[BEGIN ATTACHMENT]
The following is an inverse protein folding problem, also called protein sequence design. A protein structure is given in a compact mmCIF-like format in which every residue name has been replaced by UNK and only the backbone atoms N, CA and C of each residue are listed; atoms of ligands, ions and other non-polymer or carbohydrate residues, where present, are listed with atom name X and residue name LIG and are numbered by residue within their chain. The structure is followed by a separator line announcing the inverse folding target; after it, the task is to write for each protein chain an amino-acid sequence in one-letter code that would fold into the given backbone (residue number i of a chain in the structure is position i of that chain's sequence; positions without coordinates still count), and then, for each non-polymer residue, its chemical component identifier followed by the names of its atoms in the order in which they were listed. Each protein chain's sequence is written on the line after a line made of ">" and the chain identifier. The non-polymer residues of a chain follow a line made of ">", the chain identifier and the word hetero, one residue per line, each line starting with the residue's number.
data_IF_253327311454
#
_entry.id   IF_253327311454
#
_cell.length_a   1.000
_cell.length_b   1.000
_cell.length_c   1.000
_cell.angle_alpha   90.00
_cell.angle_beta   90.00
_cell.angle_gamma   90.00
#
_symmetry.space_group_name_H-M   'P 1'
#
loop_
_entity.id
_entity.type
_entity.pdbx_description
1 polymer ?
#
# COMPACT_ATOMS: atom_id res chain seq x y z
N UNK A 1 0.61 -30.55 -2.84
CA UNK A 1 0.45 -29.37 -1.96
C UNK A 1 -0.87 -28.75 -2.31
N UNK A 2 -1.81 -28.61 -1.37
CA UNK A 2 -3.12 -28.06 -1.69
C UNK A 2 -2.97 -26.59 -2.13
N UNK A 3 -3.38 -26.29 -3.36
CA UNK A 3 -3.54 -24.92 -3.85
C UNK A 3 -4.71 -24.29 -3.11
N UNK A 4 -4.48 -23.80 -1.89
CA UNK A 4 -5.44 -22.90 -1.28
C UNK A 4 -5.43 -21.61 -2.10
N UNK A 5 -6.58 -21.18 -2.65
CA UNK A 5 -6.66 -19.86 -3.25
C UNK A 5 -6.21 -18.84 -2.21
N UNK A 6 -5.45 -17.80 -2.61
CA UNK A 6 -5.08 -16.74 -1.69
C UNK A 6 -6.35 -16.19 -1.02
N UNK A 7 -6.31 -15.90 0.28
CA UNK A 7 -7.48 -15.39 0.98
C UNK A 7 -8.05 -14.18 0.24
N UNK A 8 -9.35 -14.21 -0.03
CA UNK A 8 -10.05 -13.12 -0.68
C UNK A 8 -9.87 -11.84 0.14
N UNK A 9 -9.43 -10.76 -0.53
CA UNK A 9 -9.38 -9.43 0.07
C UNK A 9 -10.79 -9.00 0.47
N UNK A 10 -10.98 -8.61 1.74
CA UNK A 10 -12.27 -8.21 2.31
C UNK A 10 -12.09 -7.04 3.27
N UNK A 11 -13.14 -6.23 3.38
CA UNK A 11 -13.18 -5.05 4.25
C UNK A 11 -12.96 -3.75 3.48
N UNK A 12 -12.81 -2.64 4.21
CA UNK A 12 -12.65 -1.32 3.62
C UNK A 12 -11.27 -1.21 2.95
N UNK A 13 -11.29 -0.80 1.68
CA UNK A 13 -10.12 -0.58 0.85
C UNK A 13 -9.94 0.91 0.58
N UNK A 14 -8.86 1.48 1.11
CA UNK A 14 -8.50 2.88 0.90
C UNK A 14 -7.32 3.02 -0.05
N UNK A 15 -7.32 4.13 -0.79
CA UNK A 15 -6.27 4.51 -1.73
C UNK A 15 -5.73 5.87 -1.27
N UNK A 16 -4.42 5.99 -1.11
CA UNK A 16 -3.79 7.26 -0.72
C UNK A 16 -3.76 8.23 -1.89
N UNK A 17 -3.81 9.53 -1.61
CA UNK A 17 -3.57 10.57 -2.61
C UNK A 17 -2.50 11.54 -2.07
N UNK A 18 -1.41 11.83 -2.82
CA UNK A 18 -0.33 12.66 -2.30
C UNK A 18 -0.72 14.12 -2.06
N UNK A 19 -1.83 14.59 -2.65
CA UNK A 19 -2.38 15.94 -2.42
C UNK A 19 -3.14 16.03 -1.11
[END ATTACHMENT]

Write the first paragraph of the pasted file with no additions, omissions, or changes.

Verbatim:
The following is an inverse protein folding problem, also called protein sequence design. A protein structure is given in a compact mmCIF-like format in which every residue name has been replaced by UNK and only the backbone atoms N, CA and C of each residue are listed; atoms of ligands, ions and other non-polymer or carbohydrate residues, where present, are listed with atom name X and residue name LIG and are numbered by residue within their chain. The structure is followed by a separator line announcing the inverse folding target; after it, the task is to write for each protein chain an amino-acid sequence in one-letter code that would fold into the given backbone (residue number i of a chain in the structure is position i of that chain's sequence; positions without coordinates still count), and then, for each non-polymer residue, its chemical component identifier followed by the names of its atoms in the order in which they were listed. Each protein chain's sequence is written on the line after a line made of ">" and the chain identifier. The non-polymer residues of a chain follow a line made of ">", the chain identifier and the word hetero, one residue per line, each line starting with the residue's number.